Within the framework of a cooperation for several years, IBM and the University of Stuttgart want to advance AI research on the interaction of language and knowledge. The AI Horizons Network is a worldwide network of researchers and PhD students, which was established by IBM to jointly advance the application of artificial intelligence, machine learning, machine speech processing and related techniques in a number of research projects and experiments. To date, over 80 scientific papers from the network have been published worldwide.
Chatbots now provide a user-friendly interface to information sources and various services. Whether questions about insurance benefits, the processing status of a loan, or package tracking, most of these interactions are question and answer scenarios that can be implemented within a given context using machine language processing (NLP). One of the long-term goals of the AI research community is to further develop NLP in such a way that, in the future, AI will be able to interpret human communications and interactions so well that systems will be able to formulate responses to queries independently of context. This development stage is called Natural Language Understanding (NLU).
Thanks to NLU, AI systems could in future provide answers based on the analysis of context information. For example, a language assistant in a mobile device could use GPS information to infer not only the relevance of certain place names, but also that the environment inspires the user to change the subject matter ("Do we have partner companies in this area in the field of logistics?"). In order to achieve this, scientists still have to overcome a number of challenges - including the development of an interface between unstructured data such as oral utterances, but also tweets and social media comments on the one hand and structured data, such as those found in tables or databases, on the other hand.
The development of such an interface between language and structured knowledge is the goal of the three-year cooperative project entitled "Language-Knowledge Interaction" between the Institute for Machine Language Processing at the University of Stuttgart and IBM Research Europe.
"Perhaps the most striking feature of human language is that its expressions are like chameleons, in that they can adapt their meaning according to context," explains Jonas Kuhn, Professor of Computational Linguistics at the University of Stuttgart and head of the project on the university side. "As a result, people can be surprisingly concise in communicating complex issues - even in rapidly changing contexts. Natural language understanding systems must find clues in language and text that point to the correct interpretation contexts. Deep learning methods today are able to recognize relevant patterns in training data. But it is still a great challenge to go beyond learning the right solutions for a specific task. Many application scenarios require systems that can generalize and provide a rationale for the decisions made".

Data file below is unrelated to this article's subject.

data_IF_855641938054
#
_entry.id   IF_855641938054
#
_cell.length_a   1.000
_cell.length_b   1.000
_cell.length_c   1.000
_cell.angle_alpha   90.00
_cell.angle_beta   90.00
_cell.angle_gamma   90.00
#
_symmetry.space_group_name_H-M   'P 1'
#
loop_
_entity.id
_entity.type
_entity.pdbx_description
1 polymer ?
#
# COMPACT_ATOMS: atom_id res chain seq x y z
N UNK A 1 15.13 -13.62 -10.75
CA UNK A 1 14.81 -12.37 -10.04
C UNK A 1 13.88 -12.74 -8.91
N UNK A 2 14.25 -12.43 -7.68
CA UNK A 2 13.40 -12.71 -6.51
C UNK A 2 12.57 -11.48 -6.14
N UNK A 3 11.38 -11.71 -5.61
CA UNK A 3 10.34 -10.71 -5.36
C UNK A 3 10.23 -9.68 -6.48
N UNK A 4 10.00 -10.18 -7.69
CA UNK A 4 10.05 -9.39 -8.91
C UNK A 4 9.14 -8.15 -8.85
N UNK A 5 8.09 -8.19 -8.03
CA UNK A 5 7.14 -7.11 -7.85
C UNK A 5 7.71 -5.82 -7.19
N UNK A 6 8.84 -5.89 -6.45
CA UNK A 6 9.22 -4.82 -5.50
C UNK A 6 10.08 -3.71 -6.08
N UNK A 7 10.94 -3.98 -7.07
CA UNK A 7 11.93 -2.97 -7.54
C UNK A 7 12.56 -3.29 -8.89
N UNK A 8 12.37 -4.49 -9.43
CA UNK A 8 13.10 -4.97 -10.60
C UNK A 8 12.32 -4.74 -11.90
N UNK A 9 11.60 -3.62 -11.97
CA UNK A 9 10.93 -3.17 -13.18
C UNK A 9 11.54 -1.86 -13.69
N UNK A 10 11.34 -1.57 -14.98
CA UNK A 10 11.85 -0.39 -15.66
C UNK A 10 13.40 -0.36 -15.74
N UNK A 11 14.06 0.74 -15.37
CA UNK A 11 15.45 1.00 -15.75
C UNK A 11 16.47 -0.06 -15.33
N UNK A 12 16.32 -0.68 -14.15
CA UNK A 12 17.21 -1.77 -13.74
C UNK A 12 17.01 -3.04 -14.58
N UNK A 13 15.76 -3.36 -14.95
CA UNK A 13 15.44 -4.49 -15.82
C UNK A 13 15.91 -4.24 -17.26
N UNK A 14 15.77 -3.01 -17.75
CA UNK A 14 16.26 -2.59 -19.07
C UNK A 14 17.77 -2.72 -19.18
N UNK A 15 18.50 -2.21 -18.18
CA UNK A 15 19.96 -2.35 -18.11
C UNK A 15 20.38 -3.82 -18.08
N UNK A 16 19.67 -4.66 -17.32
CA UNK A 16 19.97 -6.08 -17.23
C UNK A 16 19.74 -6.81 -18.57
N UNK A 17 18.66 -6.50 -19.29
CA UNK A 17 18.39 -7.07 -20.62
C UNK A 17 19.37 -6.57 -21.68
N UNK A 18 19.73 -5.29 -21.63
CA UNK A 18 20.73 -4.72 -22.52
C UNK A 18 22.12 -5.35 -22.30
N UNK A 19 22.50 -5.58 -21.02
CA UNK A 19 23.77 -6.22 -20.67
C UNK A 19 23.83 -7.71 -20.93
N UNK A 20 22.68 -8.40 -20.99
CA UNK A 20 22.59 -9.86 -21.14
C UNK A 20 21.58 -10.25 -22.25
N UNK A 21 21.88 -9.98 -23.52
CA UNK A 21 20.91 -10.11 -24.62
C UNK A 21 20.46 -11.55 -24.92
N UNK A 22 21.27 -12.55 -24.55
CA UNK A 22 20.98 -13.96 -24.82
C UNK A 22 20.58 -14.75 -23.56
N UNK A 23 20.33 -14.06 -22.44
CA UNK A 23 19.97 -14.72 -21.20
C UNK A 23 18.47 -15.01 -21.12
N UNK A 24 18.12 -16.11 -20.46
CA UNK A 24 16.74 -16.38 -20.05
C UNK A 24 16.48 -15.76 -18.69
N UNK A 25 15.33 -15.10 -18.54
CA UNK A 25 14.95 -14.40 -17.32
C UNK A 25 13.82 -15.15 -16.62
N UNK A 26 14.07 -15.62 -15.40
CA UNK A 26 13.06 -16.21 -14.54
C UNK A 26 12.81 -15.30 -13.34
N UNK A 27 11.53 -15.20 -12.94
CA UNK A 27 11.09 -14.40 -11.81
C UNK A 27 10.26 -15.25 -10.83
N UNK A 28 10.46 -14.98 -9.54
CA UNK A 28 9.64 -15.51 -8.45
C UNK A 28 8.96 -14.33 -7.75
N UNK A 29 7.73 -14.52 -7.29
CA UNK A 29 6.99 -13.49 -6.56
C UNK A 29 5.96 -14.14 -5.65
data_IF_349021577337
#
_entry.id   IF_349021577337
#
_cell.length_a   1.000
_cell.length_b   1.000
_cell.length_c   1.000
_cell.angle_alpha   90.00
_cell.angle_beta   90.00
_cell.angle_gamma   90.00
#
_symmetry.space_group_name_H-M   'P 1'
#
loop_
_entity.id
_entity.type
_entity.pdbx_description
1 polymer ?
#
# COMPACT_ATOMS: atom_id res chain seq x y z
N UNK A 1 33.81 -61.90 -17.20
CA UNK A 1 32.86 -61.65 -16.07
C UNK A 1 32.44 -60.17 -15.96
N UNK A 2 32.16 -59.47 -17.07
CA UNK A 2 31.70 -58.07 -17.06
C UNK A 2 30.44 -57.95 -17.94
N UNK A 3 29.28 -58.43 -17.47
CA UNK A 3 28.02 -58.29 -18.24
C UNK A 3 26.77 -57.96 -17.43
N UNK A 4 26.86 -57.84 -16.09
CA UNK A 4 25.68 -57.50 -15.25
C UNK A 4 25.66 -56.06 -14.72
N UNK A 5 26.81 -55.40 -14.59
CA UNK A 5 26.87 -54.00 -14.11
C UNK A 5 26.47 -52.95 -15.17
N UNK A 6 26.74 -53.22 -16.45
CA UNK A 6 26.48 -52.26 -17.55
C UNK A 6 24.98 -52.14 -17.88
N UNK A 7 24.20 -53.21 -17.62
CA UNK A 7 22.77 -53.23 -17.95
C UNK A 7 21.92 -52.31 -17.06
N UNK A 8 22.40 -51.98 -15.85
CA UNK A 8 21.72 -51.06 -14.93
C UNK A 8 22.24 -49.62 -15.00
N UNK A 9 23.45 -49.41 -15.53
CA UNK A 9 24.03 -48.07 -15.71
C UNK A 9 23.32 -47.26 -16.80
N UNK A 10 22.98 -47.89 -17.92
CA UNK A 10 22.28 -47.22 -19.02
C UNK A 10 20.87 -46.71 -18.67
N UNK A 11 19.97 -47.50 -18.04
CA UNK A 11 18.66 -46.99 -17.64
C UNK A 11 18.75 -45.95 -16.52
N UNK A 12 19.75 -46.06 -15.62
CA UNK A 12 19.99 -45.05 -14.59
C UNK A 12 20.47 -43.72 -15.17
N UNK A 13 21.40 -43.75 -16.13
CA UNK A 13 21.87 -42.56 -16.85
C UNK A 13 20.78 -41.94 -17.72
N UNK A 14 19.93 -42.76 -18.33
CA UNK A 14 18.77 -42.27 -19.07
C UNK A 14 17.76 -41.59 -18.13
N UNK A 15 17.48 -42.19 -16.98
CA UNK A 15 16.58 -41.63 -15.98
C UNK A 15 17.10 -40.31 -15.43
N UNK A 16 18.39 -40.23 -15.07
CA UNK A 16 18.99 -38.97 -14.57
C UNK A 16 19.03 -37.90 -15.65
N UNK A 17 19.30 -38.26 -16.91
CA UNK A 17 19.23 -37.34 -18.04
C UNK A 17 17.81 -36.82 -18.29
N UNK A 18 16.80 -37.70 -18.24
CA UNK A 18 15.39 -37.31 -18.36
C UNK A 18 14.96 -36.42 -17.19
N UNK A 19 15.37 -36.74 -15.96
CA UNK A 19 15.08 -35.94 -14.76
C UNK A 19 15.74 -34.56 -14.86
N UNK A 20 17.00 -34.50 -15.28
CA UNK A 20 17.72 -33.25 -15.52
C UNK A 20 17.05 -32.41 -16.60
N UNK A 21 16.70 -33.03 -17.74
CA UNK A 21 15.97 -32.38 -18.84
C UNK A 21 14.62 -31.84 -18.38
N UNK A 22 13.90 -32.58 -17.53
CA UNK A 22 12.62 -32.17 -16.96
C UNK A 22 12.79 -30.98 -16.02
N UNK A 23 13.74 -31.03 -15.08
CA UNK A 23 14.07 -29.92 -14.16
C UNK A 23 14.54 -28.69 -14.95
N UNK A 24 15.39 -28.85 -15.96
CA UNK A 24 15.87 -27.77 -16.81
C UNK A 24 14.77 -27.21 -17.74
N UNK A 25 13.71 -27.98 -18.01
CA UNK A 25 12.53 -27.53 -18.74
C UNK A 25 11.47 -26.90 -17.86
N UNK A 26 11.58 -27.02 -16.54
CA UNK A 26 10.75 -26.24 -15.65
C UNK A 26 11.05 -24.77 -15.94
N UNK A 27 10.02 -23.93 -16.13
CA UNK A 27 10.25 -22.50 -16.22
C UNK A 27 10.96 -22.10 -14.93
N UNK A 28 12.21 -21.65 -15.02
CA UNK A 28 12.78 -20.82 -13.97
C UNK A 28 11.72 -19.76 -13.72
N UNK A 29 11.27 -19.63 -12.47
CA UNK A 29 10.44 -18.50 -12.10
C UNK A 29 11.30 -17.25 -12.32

"As part of the AI Horizons Network, IBM researchers are working with world-class faculties and brilliant students on a series of ambitious research projects and experiments designed to accelerate the application of AI, thereby adding value to society," says Dr. Anika Schumann, Artificial Intelligence Manager at IBM Research and responsible for the project on the company side. "The results of this collaboration have the potential to influence and change the application of AI in areas as diverse as healthcare, materials science and finance.
The network's projects are designed to apply AI to a variety of applications in areas such as health, environment, logistics, and education. The network is concerned with the entire so-called AI stack, from the analysis of the unstructured and structured data required for training the systems to the construction of novel computing infrastructures needed to optimize the new data-intensive workloads in a digital world.
The project "Knowledge-Language Interaction" will focus specifically on the development of an automated interface between unstructured and structured data using machine learning. Manually created translation rules are precise, but limited to a fixed grid of differences. Thanks to recent advances in deep learning, it is now possible to automatically induce complex, multidimensional representations for text and speech from natural usage patterns in data.
The collaboration will make the University of Stuttgart the first institution in Europe to join the IBM AI Horizons Network. Universities around the world, such as the Massachusetts Institute of Technology (MIT), IIT Bombay, Université de Montreal and University of Massachusetts at Amherst, are working with IBM within the network.